Jaguar revealed the XJ6 Series I to the public in 1968. It had the exterior and interior elegance of a Rolls-Royce on a sporting suspension, powered by a LeMans-winning, twin-overhead-cam, inline six. Refinement was everywhere yet the price was a mere fraction of what you’d pay for a Rolls.
To quote England’s Classic and Sports Car magazine, “the XJ’s striking profile set a template for every Jaguar saloon (sedan) that followed.” Nowhere is that more evident than in the new XJ sedan, which owes it all to that Series I, including the sumptuous, relaxing interior.
Jaguar XJ Series I
The Series II XJ suffered from “federalisation,” being modified to meet then-new US regulations for bumper height and crash resistance and with its power stifled by environmental rules. Nevertheless a fine car, still riding and handling superbly; Jag sedans were noted for combining a smooth, silent ride and excellent road holding in a manner that no automaker has yet to match.
Then came the dreaded British disease. British Leyland had taken over the company, along with several other historic makes, and through corporate ineptitude, combined with an ongoing war against stubborn unions, almost destroyed Jaguar’s name. The cars produced during that period suffered from severe quality problems, which gave Jaguar a reputation for inferior automobiles.
Jaguar XJ Series II
To some extent the criticism was undeserved; powertrains were still strong and bodywork solid. Difficulties lay in bothersome details, mostly electronic in origin. All were eventually fixed, meaning that Series II Jaguars are now safe buys for collectors. But it was the Series III that brought the company back to life, with BL out of the way and Jaguar back in good hands.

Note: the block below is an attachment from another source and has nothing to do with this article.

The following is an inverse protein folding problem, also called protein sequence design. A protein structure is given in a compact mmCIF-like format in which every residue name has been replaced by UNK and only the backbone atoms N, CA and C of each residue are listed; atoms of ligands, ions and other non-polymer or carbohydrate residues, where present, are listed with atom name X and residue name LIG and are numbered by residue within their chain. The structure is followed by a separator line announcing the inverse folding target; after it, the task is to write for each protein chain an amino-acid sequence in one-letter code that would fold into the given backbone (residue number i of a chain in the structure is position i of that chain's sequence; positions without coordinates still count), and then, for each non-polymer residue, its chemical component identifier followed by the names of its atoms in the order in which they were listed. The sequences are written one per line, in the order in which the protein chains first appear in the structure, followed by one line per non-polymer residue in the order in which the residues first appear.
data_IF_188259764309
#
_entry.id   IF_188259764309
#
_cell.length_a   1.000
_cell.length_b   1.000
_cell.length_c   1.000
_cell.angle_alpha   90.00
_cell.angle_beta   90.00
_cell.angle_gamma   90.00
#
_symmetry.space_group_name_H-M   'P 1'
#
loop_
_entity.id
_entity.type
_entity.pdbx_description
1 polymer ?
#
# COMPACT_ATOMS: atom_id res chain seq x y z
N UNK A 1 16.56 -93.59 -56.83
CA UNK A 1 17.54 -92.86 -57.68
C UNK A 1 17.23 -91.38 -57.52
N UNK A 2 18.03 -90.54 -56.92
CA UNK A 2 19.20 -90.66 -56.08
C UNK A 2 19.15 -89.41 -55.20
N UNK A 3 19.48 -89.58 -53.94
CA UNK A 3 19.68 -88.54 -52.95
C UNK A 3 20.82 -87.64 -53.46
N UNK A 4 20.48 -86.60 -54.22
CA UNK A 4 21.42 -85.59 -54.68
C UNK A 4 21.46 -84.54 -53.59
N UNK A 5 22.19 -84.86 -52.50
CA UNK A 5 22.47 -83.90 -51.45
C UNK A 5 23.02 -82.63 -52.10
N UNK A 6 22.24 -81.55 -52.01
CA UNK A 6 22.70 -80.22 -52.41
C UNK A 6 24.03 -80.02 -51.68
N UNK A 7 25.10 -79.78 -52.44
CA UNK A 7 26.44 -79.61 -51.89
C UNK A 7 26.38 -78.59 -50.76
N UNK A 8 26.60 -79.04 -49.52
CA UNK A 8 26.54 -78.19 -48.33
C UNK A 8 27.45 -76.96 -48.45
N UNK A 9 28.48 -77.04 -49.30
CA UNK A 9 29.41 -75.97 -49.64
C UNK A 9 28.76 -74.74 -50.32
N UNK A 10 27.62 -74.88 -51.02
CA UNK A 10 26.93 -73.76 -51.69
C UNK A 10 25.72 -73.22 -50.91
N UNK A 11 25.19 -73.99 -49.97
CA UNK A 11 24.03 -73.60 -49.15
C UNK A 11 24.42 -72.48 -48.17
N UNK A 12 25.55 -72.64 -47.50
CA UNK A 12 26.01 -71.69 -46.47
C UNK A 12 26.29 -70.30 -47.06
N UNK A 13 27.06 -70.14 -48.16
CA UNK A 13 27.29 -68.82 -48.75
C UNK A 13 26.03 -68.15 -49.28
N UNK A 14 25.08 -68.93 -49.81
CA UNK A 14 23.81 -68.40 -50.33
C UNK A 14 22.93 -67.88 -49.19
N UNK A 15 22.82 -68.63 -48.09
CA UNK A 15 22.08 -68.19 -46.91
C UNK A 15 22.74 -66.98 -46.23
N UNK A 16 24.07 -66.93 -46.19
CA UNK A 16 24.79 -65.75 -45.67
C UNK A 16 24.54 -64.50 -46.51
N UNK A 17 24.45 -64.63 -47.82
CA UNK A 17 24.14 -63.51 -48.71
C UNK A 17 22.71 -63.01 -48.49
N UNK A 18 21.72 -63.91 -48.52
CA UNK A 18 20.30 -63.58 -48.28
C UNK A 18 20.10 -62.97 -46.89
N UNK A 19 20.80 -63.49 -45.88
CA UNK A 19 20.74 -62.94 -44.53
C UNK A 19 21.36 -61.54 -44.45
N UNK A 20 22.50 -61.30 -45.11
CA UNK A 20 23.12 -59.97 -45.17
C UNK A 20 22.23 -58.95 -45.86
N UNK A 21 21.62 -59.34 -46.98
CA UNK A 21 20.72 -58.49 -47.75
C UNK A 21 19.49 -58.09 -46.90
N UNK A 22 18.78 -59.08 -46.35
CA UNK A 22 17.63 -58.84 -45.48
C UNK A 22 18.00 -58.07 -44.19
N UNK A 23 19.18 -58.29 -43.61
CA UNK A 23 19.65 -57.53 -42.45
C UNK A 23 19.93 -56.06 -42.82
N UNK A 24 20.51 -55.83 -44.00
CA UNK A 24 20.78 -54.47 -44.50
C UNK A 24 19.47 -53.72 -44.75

Management recognized that a redesign was necessary, focusing on build quality while including an increase in interior space to suit the long-legged American market. With Sir William in semi-retirement, Pininfarina was given the job of recreating the XJ without ignoring its genes, and it must be said that the Italian design firm did a superb job. While acknowledging that everyone is entitled to their tastes, we believe the Series III is the most beautiful XJ of all.
(Only the Jaguar Mark 2 of the early 60’s comes close, and many would argue that the older, more compact sedan is the true beauty queen. We’ll vote for the XJ because of its low-to-the-ground sports car stance.)
This was also the Jaguar that put most quality criticisms behind it, for the 1982+ models were relatively problem-free, at least when compared with their immediate predecessors. For collectors a Series III is a safe buy, even though it is too new to be called a classic. On the other hand, a car so close in concept to the original must be a classic in its own right.
When design awards are given, 4-door cars tend to be overlooked by the media and other critics. But in our opinion, the Jaguar XJ, in particular the Series III, rates as the most elegant mass-production sedan ever built.
Jaguar XJ Series III
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